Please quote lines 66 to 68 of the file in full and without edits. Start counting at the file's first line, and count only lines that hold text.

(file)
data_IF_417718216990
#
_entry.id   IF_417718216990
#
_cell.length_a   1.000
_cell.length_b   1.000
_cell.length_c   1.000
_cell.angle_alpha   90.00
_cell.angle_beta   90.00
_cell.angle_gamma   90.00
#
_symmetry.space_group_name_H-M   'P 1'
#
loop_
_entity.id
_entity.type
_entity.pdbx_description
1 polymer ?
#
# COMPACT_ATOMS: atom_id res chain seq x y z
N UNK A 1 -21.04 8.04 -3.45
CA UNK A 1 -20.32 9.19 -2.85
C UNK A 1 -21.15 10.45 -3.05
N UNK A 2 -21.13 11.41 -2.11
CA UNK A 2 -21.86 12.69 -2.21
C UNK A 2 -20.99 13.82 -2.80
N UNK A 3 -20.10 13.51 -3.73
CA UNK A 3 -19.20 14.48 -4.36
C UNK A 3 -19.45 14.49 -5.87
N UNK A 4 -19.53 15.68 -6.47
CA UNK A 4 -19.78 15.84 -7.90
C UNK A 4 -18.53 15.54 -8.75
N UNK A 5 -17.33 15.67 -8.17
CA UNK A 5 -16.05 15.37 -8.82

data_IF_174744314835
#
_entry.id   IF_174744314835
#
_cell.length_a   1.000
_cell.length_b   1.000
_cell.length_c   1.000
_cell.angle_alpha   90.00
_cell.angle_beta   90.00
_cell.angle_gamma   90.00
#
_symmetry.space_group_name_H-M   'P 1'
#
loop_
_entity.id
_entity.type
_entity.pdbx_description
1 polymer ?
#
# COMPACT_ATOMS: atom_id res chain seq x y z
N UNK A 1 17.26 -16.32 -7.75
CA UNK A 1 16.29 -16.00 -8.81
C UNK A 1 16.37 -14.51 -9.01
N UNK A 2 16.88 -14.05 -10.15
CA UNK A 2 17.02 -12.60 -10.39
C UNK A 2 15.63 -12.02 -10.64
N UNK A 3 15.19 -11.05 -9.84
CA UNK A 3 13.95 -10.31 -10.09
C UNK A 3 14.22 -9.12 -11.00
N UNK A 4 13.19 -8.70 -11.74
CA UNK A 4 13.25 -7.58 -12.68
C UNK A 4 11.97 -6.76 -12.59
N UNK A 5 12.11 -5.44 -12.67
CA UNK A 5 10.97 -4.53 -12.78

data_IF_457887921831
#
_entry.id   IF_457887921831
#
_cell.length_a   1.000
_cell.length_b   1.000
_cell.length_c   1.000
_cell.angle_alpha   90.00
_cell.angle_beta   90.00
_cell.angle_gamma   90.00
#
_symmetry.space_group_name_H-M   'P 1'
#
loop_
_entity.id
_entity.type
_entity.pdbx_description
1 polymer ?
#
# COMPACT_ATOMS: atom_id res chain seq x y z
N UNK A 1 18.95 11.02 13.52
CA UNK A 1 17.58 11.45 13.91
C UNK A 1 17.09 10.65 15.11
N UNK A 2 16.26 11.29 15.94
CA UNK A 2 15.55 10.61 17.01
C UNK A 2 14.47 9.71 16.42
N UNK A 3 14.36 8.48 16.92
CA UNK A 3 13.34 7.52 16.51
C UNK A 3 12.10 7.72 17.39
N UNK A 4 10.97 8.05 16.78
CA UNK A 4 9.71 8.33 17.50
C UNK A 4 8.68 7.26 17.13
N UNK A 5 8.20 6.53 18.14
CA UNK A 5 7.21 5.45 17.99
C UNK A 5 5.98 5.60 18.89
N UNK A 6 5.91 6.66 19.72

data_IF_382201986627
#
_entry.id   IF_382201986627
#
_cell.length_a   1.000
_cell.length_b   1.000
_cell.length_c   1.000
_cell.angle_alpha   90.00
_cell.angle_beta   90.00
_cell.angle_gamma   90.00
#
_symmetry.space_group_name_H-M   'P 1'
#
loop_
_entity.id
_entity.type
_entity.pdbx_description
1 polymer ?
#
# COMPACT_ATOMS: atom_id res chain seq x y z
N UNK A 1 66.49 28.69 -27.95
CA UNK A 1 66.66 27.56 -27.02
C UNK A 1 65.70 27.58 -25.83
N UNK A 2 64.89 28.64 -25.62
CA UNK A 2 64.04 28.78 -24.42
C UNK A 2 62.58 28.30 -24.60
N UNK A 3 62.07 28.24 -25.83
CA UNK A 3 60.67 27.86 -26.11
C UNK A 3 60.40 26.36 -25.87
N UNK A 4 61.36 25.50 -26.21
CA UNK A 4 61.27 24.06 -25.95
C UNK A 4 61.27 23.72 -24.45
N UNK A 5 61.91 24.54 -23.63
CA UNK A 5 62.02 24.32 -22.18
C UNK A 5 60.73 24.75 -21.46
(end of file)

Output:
C UNK A 4 11.97 -6.76 -12.59
N UNK A 5 12.11 -5.44 -12.67
CA UNK A 5 10.97 -4.53 -12.78